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Best Practices for Veeam Backup & Replication 7.0 for VMware

Veeam Management Pack Help Center  > Best Practices for Deployment & Configuration >  Resource Planning and Optimization > Sizing Veeam Backup Server

Sizing Veeam Backup Server

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The Veeam backup server handles all communications with vCenter/ESX(i) hosts. It coordinates job schedules, provides the management interface, schedule jobs, collects statistics and otherwise manages the operations of the backup environment.

This server stores its configuration and job history in a Microsoft SQL database. The setup will install SQL 2008 R2 Express; it is also possible to use a standalone SQL server. The SQL Express server instance is sufficient for most environments, and the decision to use a dedicated instance is not typically based on capacity, but rather on operational and/or administrative reasons.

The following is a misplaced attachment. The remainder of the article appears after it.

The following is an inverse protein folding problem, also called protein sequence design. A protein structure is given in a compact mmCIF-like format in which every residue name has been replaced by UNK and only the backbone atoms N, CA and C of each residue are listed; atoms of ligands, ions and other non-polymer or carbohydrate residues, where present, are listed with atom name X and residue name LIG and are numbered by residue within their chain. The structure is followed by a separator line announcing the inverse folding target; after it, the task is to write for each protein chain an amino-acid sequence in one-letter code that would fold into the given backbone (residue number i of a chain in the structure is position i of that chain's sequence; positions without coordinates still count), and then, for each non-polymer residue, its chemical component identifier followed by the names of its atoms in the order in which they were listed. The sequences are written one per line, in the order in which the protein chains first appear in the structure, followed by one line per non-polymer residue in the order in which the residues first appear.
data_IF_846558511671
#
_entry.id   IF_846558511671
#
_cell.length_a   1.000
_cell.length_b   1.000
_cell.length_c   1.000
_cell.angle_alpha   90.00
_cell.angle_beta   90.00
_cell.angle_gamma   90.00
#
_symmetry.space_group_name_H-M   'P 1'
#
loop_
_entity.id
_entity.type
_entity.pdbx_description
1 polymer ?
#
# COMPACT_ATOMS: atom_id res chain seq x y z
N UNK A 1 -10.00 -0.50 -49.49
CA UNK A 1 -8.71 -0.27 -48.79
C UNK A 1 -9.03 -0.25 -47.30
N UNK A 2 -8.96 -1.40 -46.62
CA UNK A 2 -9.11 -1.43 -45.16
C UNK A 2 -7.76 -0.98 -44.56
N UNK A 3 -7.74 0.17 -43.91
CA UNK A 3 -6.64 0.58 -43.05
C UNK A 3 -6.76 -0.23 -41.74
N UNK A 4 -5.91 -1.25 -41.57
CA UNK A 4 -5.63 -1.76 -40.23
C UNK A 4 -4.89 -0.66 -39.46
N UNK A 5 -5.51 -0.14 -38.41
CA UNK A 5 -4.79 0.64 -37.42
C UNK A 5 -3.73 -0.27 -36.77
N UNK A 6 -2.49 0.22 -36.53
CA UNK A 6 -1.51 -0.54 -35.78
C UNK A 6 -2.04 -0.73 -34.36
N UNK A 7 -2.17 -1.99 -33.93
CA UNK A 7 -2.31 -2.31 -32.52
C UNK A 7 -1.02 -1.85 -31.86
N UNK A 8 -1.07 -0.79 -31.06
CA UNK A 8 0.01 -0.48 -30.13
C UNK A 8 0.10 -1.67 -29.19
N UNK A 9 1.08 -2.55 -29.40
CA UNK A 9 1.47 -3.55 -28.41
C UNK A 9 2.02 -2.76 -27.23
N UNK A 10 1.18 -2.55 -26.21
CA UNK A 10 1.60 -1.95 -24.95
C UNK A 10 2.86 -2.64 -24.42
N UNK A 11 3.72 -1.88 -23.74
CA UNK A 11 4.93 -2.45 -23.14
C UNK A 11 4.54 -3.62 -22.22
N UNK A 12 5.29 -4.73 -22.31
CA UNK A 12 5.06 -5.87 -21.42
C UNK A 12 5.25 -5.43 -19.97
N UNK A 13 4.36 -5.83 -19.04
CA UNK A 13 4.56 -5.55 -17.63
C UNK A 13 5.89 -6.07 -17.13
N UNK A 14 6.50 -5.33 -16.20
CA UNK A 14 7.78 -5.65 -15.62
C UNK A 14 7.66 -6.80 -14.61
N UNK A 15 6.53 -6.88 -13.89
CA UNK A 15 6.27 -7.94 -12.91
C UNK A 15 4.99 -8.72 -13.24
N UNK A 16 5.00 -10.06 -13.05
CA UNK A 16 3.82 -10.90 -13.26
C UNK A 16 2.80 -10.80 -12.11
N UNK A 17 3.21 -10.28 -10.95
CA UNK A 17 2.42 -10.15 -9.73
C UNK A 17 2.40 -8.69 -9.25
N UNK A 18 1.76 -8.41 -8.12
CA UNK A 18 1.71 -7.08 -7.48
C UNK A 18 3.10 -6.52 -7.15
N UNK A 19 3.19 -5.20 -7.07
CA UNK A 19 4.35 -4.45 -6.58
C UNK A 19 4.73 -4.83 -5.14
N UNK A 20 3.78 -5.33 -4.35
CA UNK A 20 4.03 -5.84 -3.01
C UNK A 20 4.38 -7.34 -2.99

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If the environment already has a robust, highly available SQL infrastructure, then a standalone SQL server may be an excellent option. However, this introduces an extra dependency for the Veeam Backup & Replication environment. In general, it is suggested to use the bundled SQL, but environments with more than 1000 VMs may benefit from a dedicated SQL environment

The Veeam backup server starts a management process for each active job. This job manager communicates with vCenter server and enumerates the vSphere infrastructure to determine which objects should be backed up. Enumeration data is then cached by the job manager service for the duration of the job. For larger environments, this information can be of significant size, and each process can use as much as 500MB of memory, with 200-300MB being typical. Thus, you need to ensure that Veeam backup server has enough memory to run as many concurrent jobs as required in your environment. 4 GB RAM plus 500 MB RAM for each concurrent job is a recommended minimum.

Also, when many jobs are running, the system can spend a significant time collecting real time statistics from the various proxies that are actually running the job. This can lead to significant CPU usage simply tracking all of the changing data. So, as a rule of thumb, there should be at least one vCPU/core for every 8-10 concurrent jobs with a minimum of 2 vCPUs/cores.

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